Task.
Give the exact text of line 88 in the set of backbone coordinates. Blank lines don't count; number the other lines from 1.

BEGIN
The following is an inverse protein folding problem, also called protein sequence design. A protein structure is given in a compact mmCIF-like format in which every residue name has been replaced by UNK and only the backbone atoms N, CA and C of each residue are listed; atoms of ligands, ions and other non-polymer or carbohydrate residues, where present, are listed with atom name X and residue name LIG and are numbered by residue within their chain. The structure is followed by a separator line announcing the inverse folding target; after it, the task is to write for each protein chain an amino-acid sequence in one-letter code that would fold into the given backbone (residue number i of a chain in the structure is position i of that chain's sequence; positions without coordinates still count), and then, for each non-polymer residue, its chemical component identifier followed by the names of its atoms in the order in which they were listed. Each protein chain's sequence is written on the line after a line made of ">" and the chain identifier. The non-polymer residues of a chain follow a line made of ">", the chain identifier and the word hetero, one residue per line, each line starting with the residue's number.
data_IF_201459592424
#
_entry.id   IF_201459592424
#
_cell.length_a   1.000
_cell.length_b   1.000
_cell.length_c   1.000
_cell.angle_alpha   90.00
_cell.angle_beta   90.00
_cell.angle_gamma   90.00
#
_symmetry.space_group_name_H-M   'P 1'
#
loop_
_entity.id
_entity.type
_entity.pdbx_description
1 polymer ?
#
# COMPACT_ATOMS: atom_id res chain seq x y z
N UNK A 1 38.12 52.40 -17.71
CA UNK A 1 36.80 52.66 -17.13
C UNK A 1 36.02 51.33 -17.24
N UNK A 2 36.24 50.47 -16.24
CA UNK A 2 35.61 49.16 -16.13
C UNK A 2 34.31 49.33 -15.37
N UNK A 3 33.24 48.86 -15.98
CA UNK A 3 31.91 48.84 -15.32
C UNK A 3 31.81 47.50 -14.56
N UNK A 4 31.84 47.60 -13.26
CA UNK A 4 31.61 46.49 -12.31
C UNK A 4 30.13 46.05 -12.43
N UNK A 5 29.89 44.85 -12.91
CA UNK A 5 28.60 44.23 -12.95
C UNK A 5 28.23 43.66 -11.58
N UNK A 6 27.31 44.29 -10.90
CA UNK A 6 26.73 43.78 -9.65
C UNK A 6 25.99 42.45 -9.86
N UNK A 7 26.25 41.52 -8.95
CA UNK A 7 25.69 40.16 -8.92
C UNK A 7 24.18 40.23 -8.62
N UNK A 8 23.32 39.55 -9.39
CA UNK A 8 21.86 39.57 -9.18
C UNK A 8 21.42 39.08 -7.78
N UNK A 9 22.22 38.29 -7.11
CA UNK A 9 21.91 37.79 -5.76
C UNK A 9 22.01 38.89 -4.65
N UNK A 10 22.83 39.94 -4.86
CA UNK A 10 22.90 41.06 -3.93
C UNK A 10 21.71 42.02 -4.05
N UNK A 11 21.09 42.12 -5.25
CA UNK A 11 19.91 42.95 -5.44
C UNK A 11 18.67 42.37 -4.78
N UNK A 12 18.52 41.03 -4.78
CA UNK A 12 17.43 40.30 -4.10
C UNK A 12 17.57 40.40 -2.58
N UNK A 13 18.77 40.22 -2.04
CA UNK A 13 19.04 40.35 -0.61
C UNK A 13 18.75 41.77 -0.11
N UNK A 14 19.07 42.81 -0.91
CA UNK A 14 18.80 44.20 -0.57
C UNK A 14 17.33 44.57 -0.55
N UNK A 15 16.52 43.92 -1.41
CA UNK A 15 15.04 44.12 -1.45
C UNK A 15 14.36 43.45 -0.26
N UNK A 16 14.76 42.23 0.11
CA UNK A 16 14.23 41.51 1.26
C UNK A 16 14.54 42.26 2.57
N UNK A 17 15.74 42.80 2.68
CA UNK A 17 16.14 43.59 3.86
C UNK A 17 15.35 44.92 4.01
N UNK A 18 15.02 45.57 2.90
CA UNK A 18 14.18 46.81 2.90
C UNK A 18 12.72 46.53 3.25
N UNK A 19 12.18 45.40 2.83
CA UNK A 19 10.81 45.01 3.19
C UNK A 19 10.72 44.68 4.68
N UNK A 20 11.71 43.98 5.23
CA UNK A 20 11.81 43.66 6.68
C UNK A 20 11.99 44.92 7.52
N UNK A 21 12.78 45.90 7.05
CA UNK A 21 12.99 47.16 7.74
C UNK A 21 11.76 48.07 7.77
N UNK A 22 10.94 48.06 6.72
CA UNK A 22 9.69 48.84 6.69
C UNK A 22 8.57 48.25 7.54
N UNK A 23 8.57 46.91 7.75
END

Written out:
N UNK A 23 8.57 46.91 7.75